History: July 7

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July 7

Longshanks: Edward 1

1307 Edward I, having conquered the Welsh, dies on his way to Scotland to fight Robert the Bruce.

1586 Birth: Thomas Hooker, colonial American pastor and an originator of the earliest system of federal government in America.


1647 Death: Thomas Hooker, clergyman, often called the Father of American Democracy.

1713 German composer George Handel's Utrecht Te Deum is first performed at St. Paul's Cathedral in London. Handel's Te Deum, his first important English-language Church musical composition, is christened in honour of the Peace of Utrecht, which ended the War of the Spanish Succession between several European powers.

1742 A Spanish force invading Georgia runs headlong into the colony's British defenders. The battle decides the fate of a colony.

1754 Kings College opens in New York City. The institution of higher learning admits eight students and one faculty member, Dr. Samuel Johnson, who also serves as school president. These are humble beginnings for a school which would become one of the largest in the United States. Kings was renamed Columbia College in 1784 and, later, became Columbia University. Many prestigious awards come from this university today, including the Columbia Award for Journalism and the Pulitzer Prize for Journalism (named after Joseph Pulitzer, a former Columbia professor).

1795 French Revolution: Thomas Paine, a fellow who always seemed to be in the thick of things, defends the principal of universal suffrage at the Constitutional Convention in Paris. Note: This is an exceptional link to a BIO and the full text of Paines four major works. A preeminent freethinker, Paine is worth any time you'd care to devote to him. The freethinker Thomas Jefferson was of the same opinion.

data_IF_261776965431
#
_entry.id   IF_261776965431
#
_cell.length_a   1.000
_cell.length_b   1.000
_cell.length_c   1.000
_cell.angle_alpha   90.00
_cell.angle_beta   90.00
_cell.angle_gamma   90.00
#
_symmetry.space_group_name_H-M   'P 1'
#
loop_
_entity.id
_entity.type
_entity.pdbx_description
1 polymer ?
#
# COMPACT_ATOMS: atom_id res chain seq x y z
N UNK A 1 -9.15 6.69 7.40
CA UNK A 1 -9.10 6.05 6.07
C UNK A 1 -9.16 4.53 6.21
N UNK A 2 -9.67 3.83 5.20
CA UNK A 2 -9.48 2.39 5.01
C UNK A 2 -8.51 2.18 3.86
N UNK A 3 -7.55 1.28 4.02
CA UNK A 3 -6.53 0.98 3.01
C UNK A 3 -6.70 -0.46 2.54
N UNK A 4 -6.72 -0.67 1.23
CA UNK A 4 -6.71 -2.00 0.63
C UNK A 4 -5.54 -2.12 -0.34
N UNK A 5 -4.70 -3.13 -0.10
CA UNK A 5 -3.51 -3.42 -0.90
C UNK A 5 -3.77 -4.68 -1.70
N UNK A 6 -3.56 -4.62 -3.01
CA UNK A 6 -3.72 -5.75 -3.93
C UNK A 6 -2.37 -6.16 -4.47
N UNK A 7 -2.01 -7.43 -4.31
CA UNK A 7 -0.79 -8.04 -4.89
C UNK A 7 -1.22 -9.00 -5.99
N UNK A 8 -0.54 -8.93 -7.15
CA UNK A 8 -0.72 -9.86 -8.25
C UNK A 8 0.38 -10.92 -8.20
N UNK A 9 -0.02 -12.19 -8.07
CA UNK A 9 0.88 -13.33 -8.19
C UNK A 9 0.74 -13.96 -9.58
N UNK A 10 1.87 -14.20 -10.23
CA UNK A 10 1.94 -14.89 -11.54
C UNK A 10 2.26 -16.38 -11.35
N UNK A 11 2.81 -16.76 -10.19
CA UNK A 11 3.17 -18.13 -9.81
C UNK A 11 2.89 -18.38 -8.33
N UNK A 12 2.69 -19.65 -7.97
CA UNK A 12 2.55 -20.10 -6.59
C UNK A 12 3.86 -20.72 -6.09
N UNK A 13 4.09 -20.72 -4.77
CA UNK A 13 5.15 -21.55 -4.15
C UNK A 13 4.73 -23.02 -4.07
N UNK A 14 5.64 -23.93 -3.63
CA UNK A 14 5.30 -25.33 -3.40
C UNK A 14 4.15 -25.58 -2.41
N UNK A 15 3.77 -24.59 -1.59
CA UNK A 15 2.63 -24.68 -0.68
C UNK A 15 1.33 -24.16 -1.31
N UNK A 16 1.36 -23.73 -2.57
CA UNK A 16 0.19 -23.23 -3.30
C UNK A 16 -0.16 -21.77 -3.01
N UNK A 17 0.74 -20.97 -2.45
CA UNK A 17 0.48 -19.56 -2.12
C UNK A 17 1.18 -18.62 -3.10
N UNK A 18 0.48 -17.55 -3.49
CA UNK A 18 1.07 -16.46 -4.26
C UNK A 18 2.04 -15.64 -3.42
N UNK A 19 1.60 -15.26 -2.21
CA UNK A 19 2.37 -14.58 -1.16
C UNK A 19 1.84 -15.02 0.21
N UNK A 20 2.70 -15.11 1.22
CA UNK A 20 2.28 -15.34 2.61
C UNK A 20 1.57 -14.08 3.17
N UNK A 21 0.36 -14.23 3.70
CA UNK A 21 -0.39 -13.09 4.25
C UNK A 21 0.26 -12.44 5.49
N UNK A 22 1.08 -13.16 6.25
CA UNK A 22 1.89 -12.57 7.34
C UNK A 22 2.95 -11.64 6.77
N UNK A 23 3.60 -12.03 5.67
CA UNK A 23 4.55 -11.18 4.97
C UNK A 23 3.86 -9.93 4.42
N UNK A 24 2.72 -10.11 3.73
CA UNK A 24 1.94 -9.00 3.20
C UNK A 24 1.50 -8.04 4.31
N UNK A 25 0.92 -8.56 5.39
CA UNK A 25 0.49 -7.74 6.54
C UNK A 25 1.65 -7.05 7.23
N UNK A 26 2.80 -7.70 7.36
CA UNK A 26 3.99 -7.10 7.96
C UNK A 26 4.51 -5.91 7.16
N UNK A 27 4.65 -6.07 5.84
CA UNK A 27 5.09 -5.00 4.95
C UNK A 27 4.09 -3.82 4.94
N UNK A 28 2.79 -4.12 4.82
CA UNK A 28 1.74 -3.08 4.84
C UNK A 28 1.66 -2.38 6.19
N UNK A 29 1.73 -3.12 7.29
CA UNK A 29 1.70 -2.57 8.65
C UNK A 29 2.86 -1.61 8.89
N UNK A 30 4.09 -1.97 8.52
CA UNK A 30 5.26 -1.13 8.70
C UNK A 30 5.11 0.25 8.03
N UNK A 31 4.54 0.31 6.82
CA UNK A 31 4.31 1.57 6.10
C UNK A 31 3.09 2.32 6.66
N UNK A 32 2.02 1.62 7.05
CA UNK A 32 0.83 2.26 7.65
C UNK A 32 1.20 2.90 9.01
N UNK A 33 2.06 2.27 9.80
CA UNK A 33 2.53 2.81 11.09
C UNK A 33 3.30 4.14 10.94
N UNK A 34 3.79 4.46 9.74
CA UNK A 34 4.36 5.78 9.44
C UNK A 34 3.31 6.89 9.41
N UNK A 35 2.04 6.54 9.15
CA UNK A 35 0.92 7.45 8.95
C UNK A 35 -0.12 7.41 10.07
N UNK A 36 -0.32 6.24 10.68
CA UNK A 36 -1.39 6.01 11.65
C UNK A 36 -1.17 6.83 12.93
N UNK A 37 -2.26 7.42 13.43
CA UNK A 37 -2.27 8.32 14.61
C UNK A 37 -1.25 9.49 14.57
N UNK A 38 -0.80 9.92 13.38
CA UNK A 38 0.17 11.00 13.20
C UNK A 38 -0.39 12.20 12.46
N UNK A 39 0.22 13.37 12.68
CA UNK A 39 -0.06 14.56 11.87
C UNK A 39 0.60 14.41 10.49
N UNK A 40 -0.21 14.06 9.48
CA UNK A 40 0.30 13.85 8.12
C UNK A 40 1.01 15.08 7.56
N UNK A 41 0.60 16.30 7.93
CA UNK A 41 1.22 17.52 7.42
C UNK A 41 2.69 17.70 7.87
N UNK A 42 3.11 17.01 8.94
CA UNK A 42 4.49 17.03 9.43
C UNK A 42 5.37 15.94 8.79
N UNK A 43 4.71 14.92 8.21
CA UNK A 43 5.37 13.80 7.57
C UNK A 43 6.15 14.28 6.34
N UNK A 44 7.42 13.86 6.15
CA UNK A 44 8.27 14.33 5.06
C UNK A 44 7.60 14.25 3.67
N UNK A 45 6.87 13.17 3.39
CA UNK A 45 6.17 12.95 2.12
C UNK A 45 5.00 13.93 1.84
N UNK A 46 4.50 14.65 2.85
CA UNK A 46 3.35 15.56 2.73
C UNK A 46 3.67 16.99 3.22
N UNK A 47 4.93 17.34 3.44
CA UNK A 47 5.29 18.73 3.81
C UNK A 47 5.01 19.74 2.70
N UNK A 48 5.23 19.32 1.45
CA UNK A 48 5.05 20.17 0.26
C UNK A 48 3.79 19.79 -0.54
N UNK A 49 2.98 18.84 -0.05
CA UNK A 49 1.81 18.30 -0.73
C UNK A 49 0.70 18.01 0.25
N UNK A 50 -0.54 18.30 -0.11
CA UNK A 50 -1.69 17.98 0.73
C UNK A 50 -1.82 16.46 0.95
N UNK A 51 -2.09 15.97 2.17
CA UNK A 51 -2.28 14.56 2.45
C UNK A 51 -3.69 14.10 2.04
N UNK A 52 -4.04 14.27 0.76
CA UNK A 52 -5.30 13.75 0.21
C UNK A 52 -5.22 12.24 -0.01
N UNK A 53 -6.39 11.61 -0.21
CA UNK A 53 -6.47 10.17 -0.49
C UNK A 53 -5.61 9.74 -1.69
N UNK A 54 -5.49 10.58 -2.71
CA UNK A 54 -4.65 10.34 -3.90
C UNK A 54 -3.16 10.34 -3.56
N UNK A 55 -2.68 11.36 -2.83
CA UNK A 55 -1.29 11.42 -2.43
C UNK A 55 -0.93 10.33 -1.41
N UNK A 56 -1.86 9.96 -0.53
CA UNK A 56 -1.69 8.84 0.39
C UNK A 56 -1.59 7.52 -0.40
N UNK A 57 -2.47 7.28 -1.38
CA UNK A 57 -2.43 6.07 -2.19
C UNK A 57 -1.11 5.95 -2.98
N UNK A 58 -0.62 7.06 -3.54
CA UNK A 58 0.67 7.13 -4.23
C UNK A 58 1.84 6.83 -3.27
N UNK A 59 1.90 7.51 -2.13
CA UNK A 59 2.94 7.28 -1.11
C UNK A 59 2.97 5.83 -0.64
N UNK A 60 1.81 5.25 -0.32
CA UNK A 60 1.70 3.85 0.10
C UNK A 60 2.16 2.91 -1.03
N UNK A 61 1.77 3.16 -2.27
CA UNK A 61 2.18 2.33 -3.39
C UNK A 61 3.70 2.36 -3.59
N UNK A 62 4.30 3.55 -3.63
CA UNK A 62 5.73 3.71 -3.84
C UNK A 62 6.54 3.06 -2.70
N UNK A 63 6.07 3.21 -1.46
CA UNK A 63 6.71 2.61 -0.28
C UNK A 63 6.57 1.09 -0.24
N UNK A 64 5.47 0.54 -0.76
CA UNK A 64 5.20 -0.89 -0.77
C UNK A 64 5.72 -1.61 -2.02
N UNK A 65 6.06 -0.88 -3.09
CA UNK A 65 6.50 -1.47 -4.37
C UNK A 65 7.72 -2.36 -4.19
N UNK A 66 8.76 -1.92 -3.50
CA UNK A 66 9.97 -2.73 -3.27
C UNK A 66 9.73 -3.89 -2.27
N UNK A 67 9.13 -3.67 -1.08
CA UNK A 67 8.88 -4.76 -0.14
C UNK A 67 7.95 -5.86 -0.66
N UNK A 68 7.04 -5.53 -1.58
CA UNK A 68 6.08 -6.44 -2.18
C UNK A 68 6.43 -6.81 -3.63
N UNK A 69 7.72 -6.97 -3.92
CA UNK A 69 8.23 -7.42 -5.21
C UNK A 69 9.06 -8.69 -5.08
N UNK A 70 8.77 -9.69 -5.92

1807 Czar Alexander meets with Napolean Bonaparte.

After defeating Napolean at Waterloo, the victorious Allies marched into Paris.

1838 The Central American federation is dissolved.

1846 Manifesting Destiny: Navy Comdr. John D. Sloat, stationed in Mazatlan, Mexico, at the outbreak of the war, sails to Monterey, Calif. and takes possession of the city and its harbor. The U.S. annexation of all of California is proclaimed after the surrender of the Mexican garrison.


1860 Birth: Gustav Mahler, composer and conductor. Born in Kalischat, Bohemia, Austria. Died in 1911. Note: Adolf Hitler enjoyed many of Mahler's Wagner productions as a young man in Vienna. At one time, he had in his possession a letter of introduction to Mahlers brilliant set designer, with the thought of working as a painter. According to his own testimony, every time he made the trip to introduce himself and ask for a job he ended up with cold feet, claiming to be intimidated by Rollers genius. He never did come around with the letter.

1862 The first railroad post office is tested on the Hannibal and St. Joseph Railroad in Missouri.

1863 US Civil War: The first military draft by the US. (exemptions cost $100).

1863 US Civil War: Confederate General Robert E. Lee, in Hagerstown, Maryland, reports his defeat at Gettysburg to President Jefferson Davis.

1865 Mary E. Surratt becomes the first woman to be executed by the US government after being found guilty of conspiring with John Wilkes Booth to assassinate Abraham Lincoln. Her conviction is a subject of controversy as the only crime she appeared to have committed was to own the boarding house where Booth planned Lincoln's assassination. Three others are hanged along with her. (see April 26)

1876 The most notorious train robber of the American West, Jesse James, holds up the Missouri-Pacific train and robbs about $15,000. Accompanied by his gang, Jesse James will come to typify the hazards of the 19th-century frontier as it has been portrayed in motion-picture Westerns.

1885 G. Moore Peters of Xenia, Ohio patents the cartridge-loading machine.

1890 The first electric chair execution takes place in New York.

1905 The International Workers of the World found their labour organization in Chicago.